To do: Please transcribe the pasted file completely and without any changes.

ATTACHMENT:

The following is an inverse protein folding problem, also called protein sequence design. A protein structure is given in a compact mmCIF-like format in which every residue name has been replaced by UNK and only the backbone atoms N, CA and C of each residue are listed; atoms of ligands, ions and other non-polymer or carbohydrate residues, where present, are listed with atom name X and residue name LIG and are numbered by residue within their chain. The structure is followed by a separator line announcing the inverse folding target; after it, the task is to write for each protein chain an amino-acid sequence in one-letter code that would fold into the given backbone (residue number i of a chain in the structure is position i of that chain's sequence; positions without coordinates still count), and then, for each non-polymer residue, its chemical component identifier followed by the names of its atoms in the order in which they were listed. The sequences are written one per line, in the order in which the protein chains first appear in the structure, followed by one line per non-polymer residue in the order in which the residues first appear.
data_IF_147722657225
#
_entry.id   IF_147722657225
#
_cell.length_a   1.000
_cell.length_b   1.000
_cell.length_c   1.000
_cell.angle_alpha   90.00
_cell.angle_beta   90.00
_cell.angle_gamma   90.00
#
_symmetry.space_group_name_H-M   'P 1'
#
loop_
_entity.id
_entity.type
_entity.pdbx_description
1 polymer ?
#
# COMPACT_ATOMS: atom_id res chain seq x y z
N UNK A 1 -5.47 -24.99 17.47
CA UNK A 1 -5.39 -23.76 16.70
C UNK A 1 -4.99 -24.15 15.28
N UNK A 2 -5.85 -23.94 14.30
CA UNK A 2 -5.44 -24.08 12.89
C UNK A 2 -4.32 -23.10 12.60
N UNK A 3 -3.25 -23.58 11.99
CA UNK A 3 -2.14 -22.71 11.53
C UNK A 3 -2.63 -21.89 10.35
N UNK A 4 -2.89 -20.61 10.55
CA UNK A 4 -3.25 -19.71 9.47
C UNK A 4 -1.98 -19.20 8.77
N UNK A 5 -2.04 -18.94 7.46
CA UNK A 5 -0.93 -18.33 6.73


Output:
The following is an inverse protein folding problem, also called protein sequence design. A protein structure is given in a compact mmCIF-like format in which every residue name has been replaced by UNK and only the backbone atoms N, CA and C of each residue are listed; atoms of ligands, ions and other non-polymer or carbohydrate residues, where present, are listed with atom name X and residue name LIG and are numbered by residue within their chain. The structure is followed by a separator line announcing the inverse folding target; after it, the task is to write for each protein chain an amino-acid sequence in one-letter code that would fold into the given backbone (residue number i of a chain in the structure is position i of that chain's sequence; positions without coordinates still count), and then, for each non-polymer residue, its chemical component identifier followed by the names of its atoms in the order in which they were listed. The sequences are written one per line, in the order in which the protein chains first appear in the structure, followed by one line per non-polymer residue in the order in which the residues first appear.
data_IF_147722657225
#
_entry.id   IF_147722657225
#
_cell.length_a   1.000
_cell.length_b   1.000
_cell.length_c   1.000
_cell.angle_alpha   90.00
_cell.angle_beta   90.00
_cell.angle_gamma   90.00
#
_symmetry.space_group_name_H-M   'P 1'
#
loop_
_entity.id
_entity.type
_entity.pdbx_description
1 polymer ?
#
# COMPACT_ATOMS: atom_id res chain seq x y z
N UNK A 1 -5.47 -24.99 17.47
CA UNK A 1 -5.39 -23.76 16.70
C UNK A 1 -4.99 -24.15 15.28
N UNK A 2 -5.85 -23.94 14.30
CA UNK A 2 -5.44 -24.08 12.89
C UNK A 2 -4.32 -23.10 12.60
N UNK A 3 -3.25 -23.58 11.99
CA UNK A 3 -2.14 -22.71 11.53
C UNK A 3 -2.63 -21.89 10.35
N UNK A 4 -2.89 -20.61 10.55
CA UNK A 4 -3.25 -19.71 9.47
C UNK A 4 -1.98 -19.20 8.77
N UNK A 5 -2.04 -18.94 7.46
CA UNK A 5 -0.93 -18.33 6.73